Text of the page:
I had to laugh at myself the whole way back. Once I got into the car I felt the warmth almost immediately and not a moment too late. I knew I would be in a little trouble when I got back because my wife did tell me to be careful and not fall in… There was no way to pretend this didn’t happen.
I turned the car on and cranked up the music, a little Cuban style band I hadn’t listened to in a long time singing about warm climates and banana rum. The irony was not lost on me…Yeah I am done with the winter fishing for this year…well at least in Colorado.
Some helpful tips "If you Insist" on winter fishing.
1. Know where you are going to go. It helps to have a very clear idea of where you are planning to fish and what conditions await you there. What do the banks look like? Is there good access without having to take chances on icy banks or trudging through deep snow drifts or fields? Deep snow could be a very big detriment if you do fall in and find yourself injured or dropping into hypothermic shock.
2. Tell someone where you will be and when to expect you back. I do this year round. You can also decide to take a buddy with you. That never hurts. At the very least you should let your loved ones know where you will park and when to expect you back. This is more than a courtesy. It may be the best way to keep you from staying out too long in the first place. Set a reasonable amount of time to feel you will satisfy and tame your winter itch.
3. Don’t stray too far from your car parking area. Having a warm vehicle close by is comforting. If you intend to hike further from your car than you would feel comfortable hiking back to wet and cold you need to do more planning. You need to have a plan for what you would do if you unwittingly end up joining the local polar bear club. The best bet is to avoid this kind of outing unless you are experienced in dealing with any emergency situation.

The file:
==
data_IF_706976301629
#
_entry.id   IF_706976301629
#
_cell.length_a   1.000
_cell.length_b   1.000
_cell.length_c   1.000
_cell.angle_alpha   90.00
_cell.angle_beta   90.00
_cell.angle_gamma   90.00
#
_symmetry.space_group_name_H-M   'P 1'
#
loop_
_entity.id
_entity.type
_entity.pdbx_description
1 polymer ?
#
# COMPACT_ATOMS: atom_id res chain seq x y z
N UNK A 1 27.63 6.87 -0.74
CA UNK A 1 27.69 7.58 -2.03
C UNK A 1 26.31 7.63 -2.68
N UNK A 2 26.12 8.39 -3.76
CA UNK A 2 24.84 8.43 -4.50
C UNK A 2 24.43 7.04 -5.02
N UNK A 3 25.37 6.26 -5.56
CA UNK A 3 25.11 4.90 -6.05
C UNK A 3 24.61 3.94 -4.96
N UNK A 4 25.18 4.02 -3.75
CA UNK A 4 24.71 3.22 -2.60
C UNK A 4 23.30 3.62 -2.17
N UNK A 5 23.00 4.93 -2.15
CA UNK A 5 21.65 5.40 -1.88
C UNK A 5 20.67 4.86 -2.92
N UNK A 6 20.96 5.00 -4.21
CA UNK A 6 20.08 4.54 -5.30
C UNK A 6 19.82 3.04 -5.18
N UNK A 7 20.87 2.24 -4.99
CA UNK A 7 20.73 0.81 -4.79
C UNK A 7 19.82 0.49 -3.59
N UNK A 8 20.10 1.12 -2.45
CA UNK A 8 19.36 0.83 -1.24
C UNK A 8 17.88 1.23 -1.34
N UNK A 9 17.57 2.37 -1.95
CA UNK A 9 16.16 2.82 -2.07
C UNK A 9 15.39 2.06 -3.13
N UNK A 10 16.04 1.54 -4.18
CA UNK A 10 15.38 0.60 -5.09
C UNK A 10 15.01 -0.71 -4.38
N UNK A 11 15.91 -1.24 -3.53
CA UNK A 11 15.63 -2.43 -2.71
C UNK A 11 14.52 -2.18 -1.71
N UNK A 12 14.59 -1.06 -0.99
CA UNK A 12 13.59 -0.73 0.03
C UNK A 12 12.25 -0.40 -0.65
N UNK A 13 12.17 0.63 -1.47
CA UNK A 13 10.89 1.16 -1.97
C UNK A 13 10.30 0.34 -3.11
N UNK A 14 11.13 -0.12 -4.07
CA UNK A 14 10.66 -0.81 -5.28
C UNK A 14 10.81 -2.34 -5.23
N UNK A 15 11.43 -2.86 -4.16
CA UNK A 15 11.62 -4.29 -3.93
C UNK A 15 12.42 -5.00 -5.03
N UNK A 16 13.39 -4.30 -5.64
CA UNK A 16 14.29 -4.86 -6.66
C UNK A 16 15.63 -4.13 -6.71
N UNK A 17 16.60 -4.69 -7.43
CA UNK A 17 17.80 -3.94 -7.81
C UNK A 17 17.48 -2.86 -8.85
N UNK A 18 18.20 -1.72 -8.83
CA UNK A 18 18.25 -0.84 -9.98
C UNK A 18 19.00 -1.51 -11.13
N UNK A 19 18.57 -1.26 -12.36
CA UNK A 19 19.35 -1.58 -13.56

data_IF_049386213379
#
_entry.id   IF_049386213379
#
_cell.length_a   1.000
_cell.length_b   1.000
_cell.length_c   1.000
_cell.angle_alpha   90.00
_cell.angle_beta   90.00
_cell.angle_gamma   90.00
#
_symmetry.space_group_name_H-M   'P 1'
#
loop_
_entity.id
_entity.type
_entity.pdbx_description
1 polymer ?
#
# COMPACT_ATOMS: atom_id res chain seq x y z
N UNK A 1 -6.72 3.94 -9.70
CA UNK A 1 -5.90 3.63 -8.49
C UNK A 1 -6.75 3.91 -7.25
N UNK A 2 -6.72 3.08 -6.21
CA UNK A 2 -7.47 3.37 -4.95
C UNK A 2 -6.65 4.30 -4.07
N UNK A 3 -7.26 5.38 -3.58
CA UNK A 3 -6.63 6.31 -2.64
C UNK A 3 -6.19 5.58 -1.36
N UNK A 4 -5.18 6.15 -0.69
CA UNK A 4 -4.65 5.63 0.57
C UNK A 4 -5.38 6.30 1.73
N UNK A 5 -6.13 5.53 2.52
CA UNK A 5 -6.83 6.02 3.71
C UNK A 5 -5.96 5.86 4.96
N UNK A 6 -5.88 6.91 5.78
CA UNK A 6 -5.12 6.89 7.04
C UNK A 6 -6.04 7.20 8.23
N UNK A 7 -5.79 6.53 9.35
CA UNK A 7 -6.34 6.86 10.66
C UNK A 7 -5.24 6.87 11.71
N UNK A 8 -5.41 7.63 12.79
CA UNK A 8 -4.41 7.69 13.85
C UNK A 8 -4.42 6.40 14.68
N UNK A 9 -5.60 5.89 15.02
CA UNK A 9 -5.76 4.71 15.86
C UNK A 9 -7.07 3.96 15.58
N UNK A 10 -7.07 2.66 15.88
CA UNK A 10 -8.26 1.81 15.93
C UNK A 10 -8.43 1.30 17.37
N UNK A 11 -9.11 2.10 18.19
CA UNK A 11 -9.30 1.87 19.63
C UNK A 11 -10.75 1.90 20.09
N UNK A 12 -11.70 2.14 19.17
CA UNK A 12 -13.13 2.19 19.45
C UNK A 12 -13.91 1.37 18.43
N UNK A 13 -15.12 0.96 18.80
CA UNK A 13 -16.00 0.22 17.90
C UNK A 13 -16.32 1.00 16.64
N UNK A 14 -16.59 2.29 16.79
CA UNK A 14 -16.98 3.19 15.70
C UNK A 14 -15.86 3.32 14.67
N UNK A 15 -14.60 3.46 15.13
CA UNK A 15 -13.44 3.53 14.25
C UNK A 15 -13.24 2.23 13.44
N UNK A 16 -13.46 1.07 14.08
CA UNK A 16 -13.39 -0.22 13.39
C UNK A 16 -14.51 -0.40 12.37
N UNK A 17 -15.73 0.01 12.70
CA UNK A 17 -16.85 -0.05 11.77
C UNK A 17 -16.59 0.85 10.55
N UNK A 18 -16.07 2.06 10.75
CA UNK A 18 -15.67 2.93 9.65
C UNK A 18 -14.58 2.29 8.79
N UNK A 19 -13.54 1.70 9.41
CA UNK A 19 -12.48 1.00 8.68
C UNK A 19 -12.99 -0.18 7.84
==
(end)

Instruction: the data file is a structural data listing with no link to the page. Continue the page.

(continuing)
4. Don’t take chances on the ice banks. The ice along even a slower moving river can be very dangerous. Slipping on ice or even breaking through the edge into the water and a fast current can push you under an ice bank. Falling alone can cause other injuries from twisted/sprained ankles to broken legs and head injuries. Wading in the cold water you may not realize that the cold has wicked the heat from your feet and legs. This can cause you to be perhaps a little clumsier. Take that wading stick with you if you need to but also make sure you don’t walk into water that speeds up too fast and sweeps you off your feet.
5. Have a “keep warm and stay warm plan.” We never plan to have an emergency but we can plan to reduce the risk and to be ready for one. Warm beverages, hand and feet warmers, good outdoor clothing designed for cold weather should be planned for use in advance. It is a good idea to have a second set of clothing to change into and perhaps even a blanket if you need to warm up. Be sure that your cell phone is charged and with you as well for those emergencies that a call for help from friends or professionals wouldn’t be a bad thing to be able to do.
6. Learn to tie flies instead. One of the best things I can think to do during the colder months is to tie up some flies and have a nice glass of scotch or bourbon. I can also read blogs, article and trail books. Winters can be about dreaming and planning for the spring and summer trips you will take. There is always something new to learn or read. Settling into the idea that there are a lot of other ways to curve your winter itch is healthy mind set and will keep your wife from making that face at you when you come home soaked to the bone like I did.
Dennis Vander Houwen lives in Colorado with his patient and supportive wife, talented artist son, a cuddly dog, and a very lucky cat. Dennis is an avid minimalist, wood craftsman, curious tinkerer and learner and most notably a deeply focused tenkara angler.